And you should expect that these features will eventually make their way to iOS and Android.
Last Summer Simple Search was launched, giving you the ability to search a single feed at a time. Obviously not ideal, but it was far less effort than the big enchilada: full text search across every site you subscribe to. It took a few months to come back to attack the full problem, but that means I could also take the time to do it right.
Full text search works just like the old simple search did. Open a folder or site and search at the top of the screen. Results come back instantly as you type. And this will automatically search in story titles, full text content, authors, and tags.
Because you’re searching for a story, hidden stories are also shown in the results, albeit with a red unread mark (as shown above). Also, in order to handle the demands of full text search, the first time you perform a search the system will index all of your feeds, which can take a couple minutes. It’s a one time process and you will see a progress bar that will update automatically when finished.
Since this was one of the most requested features since day one, I’m now looking to decide on the next big feature. There’s a few big ones to hit: an organizer that surfaces inactive feeds that no longer get read, a discovery platform that helps you find users, stories, and feeds related to what you like and what you may not even know you like yet, and porting many of these web-only features to Android and iOS.
NewsBlur has a free and open API that all of the native mobile apps and website are built on. But the API is not just for official apps. Numerous third-party developers have built apps on the API and today I’m proud to announce a new native iOS app has launched with NewsBlur support.
Unread, by Jared Sinclair, is a unique RSS reader, with a focus on simplicity and cleanliness. Sinclair built Unread because he wanted to see a different kind of reading experience, one where he could focus more on reading well written stories than consuming lots of content. Unread app has a different feel than any other news reader I’ve seen and I think many of the choices made by Sinclair work in a quiet harmony.
In Sinclair’s own words:
Most RSS apps are patterned after email. Noisy parades of dots, dates, and tags trample over their screens. Their source lists look like overflowing inboxes instead of stately tables of contents. Toolbars bristling with options obscure the text. Putting it bluntly, using these apps feels like work.
NewsBlur’s native iOS app certainly does fit this description. And if you want an incredibly well-made alternative, look no further than Unread, available on the App Store.
This is not just any font and style manager. You now have control over font size, line spacing, story layout, and type faces directly in the reading view. This nifty popover gives you quick access to all of these customizable features.
The type faces come from Hoefler & Co. (née Hoefler & Frere-Jones) which is the premier web type foundry. It’s also one of the most expensive, but that’s where the incredible font quality comes from.
The four new fonts are:
These new fonts are available immediately for premium users. Another great reason to pay for NewsBlur.
In this industry, you gotta be tough.
I’m just kidding. We’re a bunch of literates who enjoy reading so much that we built our own news readers. But when a behemoth like Google makes a call that places you at the business end of 100,000 frantic power users, reminding yourself how tough you are is one way of dealing with the madness.
Google announced Reader’s sunset at 4pm on March 13th, 2013. At that point I had spent three and a half years building my vision of a better news reader. I clearly wasn’t doing it for the money, since my paltry salary didn’t even cover my market rate rent in San Francisco. RSS was a decidedly stupid technology to piggyback off of to try and cover that financial disconnect.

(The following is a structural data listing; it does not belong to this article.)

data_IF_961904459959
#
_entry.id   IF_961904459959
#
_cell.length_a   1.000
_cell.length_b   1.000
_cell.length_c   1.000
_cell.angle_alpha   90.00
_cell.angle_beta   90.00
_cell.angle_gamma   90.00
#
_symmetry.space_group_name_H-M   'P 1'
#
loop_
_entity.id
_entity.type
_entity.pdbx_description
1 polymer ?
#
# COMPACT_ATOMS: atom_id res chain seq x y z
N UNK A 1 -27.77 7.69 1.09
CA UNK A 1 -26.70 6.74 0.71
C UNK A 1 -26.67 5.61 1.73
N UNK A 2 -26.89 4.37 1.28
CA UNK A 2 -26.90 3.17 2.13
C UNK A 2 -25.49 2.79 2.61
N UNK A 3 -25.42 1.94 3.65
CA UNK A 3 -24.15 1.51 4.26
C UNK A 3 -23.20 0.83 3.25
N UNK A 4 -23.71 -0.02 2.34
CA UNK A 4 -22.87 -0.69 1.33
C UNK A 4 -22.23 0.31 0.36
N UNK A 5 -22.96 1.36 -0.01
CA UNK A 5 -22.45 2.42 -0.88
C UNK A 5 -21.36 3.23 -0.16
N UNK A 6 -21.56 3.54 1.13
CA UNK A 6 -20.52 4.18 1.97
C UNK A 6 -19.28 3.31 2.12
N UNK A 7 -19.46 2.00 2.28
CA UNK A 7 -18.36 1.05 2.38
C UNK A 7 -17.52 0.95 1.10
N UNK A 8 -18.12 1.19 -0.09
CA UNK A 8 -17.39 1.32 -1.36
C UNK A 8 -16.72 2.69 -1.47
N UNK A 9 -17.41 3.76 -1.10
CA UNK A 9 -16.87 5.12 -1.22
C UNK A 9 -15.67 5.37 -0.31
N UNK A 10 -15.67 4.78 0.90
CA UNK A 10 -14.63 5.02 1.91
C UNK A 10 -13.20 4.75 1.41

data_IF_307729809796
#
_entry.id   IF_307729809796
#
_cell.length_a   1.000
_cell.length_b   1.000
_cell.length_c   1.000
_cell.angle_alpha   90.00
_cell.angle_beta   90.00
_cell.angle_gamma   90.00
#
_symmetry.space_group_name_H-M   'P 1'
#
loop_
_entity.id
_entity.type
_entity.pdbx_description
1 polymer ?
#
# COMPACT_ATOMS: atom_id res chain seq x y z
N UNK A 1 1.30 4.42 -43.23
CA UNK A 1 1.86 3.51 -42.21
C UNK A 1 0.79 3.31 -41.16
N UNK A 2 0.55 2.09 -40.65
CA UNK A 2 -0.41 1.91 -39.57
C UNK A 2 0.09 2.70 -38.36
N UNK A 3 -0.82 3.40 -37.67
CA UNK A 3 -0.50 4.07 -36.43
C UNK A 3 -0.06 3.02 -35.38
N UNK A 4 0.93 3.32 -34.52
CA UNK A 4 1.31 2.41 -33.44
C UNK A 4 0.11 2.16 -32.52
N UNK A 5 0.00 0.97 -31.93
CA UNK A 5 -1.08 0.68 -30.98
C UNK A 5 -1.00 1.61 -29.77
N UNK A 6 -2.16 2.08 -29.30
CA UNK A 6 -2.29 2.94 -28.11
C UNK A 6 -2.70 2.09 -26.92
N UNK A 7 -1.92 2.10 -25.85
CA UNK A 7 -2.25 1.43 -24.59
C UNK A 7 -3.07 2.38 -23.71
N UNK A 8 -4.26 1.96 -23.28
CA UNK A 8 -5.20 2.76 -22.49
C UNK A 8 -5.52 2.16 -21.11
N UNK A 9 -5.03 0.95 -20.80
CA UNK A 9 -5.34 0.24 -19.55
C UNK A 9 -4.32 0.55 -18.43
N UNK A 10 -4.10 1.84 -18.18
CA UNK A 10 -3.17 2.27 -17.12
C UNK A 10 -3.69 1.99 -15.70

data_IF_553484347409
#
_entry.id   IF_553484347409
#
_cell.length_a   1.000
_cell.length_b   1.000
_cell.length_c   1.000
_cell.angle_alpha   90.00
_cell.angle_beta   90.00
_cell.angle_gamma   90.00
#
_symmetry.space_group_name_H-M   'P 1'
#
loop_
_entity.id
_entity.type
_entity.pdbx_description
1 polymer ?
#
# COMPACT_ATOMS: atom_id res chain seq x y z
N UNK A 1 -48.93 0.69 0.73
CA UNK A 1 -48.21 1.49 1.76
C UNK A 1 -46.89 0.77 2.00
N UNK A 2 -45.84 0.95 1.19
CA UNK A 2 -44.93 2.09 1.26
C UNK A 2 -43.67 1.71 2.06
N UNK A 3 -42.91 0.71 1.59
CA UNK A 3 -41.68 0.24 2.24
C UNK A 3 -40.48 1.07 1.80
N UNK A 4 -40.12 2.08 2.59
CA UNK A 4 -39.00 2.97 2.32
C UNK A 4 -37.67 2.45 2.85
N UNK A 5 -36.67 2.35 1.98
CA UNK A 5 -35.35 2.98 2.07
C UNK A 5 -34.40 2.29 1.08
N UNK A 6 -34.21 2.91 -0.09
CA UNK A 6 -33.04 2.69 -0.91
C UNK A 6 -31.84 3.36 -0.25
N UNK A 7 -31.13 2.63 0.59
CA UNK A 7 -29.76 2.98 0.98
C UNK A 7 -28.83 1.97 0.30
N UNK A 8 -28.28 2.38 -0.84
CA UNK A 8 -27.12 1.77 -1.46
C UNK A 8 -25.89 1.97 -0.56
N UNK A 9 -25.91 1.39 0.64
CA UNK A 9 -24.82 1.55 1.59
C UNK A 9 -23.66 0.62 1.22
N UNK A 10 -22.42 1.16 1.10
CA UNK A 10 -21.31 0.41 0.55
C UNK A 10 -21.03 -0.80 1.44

Take a look at this graph. It shows NewsBlur’s income versus its expenses for the past 16 months. Just look at those few months before the Google Reader shutdown announcement in March 2013.
It was never hard to justify to others why I worked on a news reader for three-some years, partially because I’d been justifying it to myself for so long. I had the delusion that it would all work itself out in the end, so long as I kept pushing my hardest and shipping features users wanted. And, at the time, with 1,000 paying subscribers, it certainly felt like I was getting somewhere.
If you’re curious about why expenses are so high, think about what it takes to run a modern and popular news reader. This graph breaks down expenses for an average month from the past year.
Fast forward a year and let hindsight tell you what’s what. I was irrational to think that I could make it on my own in a decaying market, what with all the air sucked out by Google. But that three year hallucination kept me persevering to build a better product, which positioned NewsBlur well as a strong candidate for a Reader replacement. When the sunset announcement dropped, it didn’t take long to fortify the servers and handle all the traffic. NewsBlur permanently ballooned up to 20X the number of paid users. People flocked to NewsBlur because it was among the furthest along in creating real competition. As we say on NewsBlur, the people have spoken.
I run a very opinionated news reader. If you think somewhat like I do, you couldn’t be more pleased with the direction NewsBlur goes. But this is still a power tool, and in a world of casual readers who don’t care where their news is coming from so long as it’s in their interests and matches their biases, NewsBlur is the coffee equivalent of the AeroPress. Most people want drip coffee and they don’t bother wasting mental energy on caring about the difference in taste or quality. It’s a binary to them: coffee or no coffee. There’s nothing wrong with that, they just choose to focus on other things more important to them than the sourcing or control they have of their coffee.
Many competing news readers are visual and offer a similar experience. When you want to give up control in exchange for the digested output of sophisticated and heartless algorithms, they’re your best bet. When you want to exert control and know what you want and from which sources, NewsBlur is the only option. No other reader gives you training, statistics, and sharing in one multi-platform app. Nobody else cares so much about RSS as to work on a news reader when it was still a financial inevitability of failure.